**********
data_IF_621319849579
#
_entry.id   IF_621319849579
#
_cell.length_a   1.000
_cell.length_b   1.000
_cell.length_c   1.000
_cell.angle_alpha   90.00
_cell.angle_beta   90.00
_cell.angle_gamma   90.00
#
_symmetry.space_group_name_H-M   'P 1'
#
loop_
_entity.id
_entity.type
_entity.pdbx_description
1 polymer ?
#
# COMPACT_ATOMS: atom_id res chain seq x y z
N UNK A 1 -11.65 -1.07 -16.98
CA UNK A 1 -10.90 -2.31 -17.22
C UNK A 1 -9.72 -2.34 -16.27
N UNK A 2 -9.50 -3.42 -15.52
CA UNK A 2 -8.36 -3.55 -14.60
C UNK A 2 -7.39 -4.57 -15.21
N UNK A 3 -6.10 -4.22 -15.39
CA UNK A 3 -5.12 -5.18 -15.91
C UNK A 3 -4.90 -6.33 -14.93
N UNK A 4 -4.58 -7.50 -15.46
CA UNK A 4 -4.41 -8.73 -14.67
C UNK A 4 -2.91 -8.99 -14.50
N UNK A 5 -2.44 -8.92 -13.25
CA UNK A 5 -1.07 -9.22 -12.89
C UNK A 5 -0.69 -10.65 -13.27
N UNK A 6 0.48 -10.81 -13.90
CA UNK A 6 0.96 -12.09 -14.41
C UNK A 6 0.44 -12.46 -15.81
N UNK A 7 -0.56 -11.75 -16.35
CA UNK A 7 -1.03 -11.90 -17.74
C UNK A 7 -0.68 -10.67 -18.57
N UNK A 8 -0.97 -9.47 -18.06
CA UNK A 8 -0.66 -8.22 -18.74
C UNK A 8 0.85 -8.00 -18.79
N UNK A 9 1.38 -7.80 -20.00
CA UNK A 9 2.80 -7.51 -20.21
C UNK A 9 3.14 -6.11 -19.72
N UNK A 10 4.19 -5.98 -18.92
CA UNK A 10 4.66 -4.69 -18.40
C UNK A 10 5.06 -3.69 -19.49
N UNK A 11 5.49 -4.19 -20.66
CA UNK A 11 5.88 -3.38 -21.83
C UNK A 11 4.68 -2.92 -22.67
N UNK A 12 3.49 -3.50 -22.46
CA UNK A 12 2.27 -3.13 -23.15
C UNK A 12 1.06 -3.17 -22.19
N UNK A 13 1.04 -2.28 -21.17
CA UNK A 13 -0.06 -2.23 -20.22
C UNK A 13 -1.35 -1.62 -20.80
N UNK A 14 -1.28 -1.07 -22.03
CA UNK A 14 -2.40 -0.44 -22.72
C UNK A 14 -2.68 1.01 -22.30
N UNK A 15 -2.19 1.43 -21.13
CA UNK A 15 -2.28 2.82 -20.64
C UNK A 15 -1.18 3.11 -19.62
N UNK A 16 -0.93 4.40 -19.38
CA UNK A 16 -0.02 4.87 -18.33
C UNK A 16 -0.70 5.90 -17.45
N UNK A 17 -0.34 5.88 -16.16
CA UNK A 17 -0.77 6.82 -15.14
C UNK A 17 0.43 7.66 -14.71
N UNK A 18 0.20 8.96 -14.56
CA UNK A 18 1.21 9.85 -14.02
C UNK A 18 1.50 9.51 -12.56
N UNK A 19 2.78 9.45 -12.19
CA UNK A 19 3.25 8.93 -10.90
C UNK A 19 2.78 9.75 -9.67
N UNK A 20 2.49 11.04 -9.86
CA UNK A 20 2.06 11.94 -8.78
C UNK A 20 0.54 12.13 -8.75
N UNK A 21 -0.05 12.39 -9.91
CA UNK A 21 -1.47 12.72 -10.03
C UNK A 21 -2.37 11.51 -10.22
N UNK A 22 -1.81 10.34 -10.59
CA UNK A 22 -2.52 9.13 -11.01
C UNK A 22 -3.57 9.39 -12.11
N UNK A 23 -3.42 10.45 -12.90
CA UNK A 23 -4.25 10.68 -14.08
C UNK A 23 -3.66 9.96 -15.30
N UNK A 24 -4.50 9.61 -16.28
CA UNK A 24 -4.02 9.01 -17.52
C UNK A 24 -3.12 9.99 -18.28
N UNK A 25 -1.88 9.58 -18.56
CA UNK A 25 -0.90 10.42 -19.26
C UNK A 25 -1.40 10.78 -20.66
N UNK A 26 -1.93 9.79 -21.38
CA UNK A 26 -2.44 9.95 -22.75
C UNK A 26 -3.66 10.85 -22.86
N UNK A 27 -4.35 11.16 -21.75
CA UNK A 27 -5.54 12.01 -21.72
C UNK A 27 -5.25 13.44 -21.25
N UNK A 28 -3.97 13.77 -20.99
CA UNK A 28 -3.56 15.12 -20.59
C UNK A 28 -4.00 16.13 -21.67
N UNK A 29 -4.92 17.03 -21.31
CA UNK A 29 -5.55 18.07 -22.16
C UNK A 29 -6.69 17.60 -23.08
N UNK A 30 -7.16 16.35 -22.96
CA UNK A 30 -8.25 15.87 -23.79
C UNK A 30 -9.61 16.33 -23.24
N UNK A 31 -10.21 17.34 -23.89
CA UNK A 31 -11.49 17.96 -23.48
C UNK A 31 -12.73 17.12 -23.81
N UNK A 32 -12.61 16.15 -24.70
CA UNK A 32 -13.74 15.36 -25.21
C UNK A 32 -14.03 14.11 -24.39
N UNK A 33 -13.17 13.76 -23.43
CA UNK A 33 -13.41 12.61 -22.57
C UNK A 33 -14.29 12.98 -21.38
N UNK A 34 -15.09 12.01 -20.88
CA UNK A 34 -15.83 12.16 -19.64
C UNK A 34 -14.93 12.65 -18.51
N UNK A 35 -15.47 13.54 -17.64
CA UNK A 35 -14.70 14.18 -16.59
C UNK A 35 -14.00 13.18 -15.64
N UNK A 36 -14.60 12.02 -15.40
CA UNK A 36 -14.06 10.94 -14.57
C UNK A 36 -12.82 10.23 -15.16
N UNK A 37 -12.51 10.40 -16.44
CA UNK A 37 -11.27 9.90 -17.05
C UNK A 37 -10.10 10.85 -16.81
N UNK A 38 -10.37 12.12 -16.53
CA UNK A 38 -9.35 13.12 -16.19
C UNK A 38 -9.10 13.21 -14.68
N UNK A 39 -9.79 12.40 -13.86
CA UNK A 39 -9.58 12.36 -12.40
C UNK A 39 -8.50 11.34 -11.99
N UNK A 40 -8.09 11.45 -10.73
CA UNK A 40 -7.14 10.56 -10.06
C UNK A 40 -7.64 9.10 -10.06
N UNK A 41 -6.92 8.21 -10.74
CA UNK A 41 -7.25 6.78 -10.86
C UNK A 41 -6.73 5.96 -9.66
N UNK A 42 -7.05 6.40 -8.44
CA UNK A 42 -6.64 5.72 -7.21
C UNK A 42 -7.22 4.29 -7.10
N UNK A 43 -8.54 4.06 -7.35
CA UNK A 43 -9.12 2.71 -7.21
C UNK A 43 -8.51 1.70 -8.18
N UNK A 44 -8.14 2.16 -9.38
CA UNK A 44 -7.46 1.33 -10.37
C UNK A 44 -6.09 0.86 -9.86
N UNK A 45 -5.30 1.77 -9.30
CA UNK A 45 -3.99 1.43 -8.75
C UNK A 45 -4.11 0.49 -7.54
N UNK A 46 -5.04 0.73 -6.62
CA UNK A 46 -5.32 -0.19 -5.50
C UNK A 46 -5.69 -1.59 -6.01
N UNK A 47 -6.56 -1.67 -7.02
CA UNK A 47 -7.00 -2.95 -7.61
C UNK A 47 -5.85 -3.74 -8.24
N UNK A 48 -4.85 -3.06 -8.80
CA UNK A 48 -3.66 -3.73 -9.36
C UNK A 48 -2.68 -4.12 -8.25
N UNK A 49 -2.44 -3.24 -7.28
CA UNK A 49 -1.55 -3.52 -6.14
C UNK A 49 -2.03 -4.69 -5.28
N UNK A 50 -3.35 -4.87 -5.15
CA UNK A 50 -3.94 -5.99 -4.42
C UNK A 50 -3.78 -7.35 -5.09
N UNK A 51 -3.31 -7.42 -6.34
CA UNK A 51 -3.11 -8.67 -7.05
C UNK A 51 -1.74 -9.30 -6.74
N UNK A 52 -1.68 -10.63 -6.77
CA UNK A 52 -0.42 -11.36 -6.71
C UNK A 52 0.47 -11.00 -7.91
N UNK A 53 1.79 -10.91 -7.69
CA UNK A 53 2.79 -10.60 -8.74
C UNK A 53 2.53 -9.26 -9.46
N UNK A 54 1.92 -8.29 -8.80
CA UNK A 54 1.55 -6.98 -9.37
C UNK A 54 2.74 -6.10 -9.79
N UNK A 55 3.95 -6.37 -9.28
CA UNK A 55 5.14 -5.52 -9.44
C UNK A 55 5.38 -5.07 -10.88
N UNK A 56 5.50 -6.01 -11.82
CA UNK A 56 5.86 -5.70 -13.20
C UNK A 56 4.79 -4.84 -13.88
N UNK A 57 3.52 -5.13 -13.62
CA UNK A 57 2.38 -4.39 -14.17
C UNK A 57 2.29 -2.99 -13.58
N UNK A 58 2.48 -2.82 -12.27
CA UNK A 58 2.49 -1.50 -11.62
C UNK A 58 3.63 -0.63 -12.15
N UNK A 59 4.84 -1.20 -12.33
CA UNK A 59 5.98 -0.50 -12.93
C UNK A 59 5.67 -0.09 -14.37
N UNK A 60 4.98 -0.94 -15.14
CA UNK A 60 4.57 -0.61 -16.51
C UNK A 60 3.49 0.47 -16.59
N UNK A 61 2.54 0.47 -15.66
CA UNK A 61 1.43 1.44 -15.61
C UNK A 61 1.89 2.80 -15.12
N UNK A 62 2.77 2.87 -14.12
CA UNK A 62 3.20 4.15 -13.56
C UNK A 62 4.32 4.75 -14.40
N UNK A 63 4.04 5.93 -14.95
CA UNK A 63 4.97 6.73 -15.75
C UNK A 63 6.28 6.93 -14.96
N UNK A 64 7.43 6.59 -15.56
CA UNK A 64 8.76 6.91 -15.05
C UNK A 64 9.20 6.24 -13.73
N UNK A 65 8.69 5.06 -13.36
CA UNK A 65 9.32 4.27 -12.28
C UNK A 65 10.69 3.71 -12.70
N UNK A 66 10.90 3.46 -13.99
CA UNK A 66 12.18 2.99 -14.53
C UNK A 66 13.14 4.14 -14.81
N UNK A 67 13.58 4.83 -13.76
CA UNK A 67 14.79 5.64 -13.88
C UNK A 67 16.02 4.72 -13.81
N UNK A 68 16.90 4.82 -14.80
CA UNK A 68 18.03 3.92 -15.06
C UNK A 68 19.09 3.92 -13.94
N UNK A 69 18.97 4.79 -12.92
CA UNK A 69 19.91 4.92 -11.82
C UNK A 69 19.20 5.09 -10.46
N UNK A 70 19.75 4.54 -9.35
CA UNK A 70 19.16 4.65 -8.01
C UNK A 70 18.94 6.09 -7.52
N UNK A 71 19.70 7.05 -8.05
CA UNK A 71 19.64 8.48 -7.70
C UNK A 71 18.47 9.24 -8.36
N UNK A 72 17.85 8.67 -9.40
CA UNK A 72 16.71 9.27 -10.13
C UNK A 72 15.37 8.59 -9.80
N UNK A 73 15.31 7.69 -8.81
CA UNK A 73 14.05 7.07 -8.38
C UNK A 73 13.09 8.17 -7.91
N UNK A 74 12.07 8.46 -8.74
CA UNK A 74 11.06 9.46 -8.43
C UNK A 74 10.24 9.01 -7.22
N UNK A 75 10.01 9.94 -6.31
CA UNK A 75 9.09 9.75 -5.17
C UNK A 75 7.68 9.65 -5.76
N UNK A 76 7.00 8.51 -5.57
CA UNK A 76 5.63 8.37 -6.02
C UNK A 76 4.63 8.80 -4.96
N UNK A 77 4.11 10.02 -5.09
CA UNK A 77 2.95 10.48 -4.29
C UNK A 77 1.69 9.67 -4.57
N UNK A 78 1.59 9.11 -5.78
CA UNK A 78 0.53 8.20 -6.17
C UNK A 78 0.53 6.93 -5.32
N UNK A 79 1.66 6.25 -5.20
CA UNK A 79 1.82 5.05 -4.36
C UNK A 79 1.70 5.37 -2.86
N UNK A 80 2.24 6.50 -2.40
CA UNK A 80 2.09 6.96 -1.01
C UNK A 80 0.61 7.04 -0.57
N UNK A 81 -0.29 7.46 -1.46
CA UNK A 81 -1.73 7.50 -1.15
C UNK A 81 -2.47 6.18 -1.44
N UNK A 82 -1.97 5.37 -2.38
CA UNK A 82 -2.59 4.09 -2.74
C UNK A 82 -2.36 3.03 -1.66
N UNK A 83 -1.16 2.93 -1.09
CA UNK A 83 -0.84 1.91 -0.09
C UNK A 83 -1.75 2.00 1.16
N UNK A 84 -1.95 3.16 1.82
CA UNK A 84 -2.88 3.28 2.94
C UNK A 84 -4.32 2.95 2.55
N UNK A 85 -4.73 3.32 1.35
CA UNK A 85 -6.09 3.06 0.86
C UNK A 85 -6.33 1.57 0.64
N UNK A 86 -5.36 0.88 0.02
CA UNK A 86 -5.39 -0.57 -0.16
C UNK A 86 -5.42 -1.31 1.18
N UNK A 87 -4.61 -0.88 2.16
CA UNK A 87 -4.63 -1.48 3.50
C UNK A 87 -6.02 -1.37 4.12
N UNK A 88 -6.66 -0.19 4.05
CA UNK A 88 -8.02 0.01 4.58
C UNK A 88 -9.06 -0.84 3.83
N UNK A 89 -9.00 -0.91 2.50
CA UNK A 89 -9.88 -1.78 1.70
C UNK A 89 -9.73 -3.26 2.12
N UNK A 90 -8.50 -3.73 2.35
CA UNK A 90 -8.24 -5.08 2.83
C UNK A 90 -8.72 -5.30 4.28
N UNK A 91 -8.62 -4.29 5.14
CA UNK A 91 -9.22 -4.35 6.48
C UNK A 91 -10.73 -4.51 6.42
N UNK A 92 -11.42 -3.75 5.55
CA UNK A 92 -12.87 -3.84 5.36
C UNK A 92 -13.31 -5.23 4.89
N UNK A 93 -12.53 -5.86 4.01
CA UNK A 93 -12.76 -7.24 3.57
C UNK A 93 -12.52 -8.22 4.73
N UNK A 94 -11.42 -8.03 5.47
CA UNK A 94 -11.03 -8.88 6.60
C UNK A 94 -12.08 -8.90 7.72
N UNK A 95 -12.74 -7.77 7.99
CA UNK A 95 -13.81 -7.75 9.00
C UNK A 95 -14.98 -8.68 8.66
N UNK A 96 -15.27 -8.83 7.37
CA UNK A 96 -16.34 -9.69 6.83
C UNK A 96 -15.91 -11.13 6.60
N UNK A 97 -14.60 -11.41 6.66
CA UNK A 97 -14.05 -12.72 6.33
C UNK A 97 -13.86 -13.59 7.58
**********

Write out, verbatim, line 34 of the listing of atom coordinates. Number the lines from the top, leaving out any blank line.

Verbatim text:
CA UNK A 5 -1.07 -9.22 -12.89